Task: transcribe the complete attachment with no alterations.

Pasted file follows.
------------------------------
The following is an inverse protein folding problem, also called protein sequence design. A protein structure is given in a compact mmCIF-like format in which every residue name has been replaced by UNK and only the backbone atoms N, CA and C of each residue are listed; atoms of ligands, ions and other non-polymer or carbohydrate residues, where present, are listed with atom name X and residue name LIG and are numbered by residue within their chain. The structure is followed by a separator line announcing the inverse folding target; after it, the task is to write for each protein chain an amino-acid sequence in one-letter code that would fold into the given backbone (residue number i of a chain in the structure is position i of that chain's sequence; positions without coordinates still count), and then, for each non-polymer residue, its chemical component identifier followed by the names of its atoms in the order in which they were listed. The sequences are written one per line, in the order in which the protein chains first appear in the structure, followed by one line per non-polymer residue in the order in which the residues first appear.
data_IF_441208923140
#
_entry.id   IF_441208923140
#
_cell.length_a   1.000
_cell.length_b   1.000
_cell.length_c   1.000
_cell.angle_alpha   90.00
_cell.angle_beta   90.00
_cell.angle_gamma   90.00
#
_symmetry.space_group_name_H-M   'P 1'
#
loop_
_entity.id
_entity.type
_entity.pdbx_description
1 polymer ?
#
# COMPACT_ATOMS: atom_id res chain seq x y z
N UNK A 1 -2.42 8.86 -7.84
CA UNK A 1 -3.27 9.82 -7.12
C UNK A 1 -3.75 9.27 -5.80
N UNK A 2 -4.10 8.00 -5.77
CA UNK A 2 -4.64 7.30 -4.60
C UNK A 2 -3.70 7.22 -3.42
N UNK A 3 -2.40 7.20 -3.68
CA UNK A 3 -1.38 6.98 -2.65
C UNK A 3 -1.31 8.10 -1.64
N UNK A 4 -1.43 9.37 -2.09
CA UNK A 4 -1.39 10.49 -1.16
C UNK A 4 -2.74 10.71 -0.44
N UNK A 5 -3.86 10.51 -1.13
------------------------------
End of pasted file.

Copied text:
The following is an inverse protein folding problem, also called protein sequence design. A protein structure is given in a compact mmCIF-like format in which every residue name has been replaced by UNK and only the backbone atoms N, CA and C of each residue are listed; atoms of ligands, ions and other non-polymer or carbohydrate residues, where present, are listed with atom name X and residue name LIG and are numbered by residue within their chain. The structure is followed by a separator line announcing the inverse folding target; after it, the task is to write for each protein chain an amino-acid sequence in one-letter code that would fold into the given backbone (residue number i of a chain in the structure is position i of that chain's sequence; positions without coordinates still count), and then, for each non-polymer residue, its chemical component identifier followed by the names of its atoms in the order in which they were listed. The sequences are written one per line, in the order in which the protein chains first appear in the structure, followed by one line per non-polymer residue in the order in which the residues first appear.
data_IF_441208923140
#
_entry.id   IF_441208923140
#
_cell.length_a   1.000
_cell.length_b   1.000
_cell.length_c   1.000
_cell.angle_alpha   90.00
_cell.angle_beta   90.00
_cell.angle_gamma   90.00
#
_symmetry.space_group_name_H-M   'P 1'
#
loop_
_entity.id
_entity.type
_entity.pdbx_description
1 polymer ?
#
# COMPACT_ATOMS: atom_id res chain seq x y z
N UNK A 1 -2.42 8.86 -7.84
CA UNK A 1 -3.27 9.82 -7.12
C UNK A 1 -3.75 9.27 -5.80
N UNK A 2 -4.10 8.00 -5.77
CA UNK A 2 -4.64 7.30 -4.60
C UNK A 2 -3.70 7.22 -3.42
N UNK A 3 -2.40 7.20 -3.68
CA UNK A 3 -1.38 6.98 -2.65
C UNK A 3 -1.31 8.10 -1.64
N UNK A 4 -1.43 9.37 -2.09
CA UNK A 4 -1.39 10.49 -1.16
C UNK A 4 -2.74 10.71 -0.44
N UNK A 5 -3.86 10.51 -1.13